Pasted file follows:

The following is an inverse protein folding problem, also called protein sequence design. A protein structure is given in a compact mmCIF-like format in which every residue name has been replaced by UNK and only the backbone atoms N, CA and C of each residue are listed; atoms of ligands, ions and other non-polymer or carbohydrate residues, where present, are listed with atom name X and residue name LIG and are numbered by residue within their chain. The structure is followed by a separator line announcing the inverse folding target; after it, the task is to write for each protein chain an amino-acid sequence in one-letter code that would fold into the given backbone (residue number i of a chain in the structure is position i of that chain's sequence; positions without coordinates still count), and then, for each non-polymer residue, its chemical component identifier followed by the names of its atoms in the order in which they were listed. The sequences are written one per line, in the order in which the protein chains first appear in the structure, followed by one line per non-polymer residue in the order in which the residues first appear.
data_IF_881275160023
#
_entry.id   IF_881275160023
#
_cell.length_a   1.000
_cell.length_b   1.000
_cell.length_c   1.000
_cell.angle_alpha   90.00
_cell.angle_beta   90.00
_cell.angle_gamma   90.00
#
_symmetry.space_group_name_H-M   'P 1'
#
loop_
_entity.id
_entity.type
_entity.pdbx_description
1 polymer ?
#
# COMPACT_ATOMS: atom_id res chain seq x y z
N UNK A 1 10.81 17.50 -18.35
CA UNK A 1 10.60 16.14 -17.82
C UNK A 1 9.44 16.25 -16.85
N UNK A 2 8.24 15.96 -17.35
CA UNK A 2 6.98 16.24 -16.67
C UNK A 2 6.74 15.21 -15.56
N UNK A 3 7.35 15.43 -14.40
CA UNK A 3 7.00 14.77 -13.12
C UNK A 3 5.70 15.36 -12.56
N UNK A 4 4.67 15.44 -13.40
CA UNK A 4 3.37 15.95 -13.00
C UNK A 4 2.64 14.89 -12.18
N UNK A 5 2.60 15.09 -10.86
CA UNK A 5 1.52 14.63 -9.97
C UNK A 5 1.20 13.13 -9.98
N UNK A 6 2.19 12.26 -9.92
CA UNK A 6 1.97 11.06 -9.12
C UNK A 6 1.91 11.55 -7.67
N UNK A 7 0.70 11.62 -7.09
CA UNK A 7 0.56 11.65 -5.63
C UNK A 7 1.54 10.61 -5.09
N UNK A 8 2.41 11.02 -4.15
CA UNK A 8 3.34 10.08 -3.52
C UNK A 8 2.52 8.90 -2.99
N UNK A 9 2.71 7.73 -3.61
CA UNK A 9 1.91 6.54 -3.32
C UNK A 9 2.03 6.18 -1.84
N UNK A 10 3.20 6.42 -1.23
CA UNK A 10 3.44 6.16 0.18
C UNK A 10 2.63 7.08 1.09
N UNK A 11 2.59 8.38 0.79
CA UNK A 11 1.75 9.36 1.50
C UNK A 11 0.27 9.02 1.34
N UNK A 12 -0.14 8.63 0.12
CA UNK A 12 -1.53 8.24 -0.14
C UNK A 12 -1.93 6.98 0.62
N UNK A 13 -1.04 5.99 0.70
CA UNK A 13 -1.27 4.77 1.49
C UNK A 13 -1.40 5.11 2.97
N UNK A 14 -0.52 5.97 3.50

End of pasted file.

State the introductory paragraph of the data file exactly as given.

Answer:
The following is an inverse protein folding problem, also called protein sequence design. A protein structure is given in a compact mmCIF-like format in which every residue name has been replaced by UNK and only the backbone atoms N, CA and C of each residue are listed; atoms of ligands, ions and other non-polymer or carbohydrate residues, where present, are listed with atom name X and residue name LIG and are numbered by residue within their chain. The structure is followed by a separator line announcing the inverse folding target; after it, the task is to write for each protein chain an amino-acid sequence in one-letter code that would fold into the given backbone (residue number i of a chain in the structure is position i of that chain's sequence; positions without coordinates still count), and then, for each non-polymer residue, its chemical component identifier followed by the names of its atoms in the order in which they were listed. The sequences are written one per line, in the order in which the protein chains first appear in the structure, followed by one line per non-polymer residue in the order in which the residues first appear.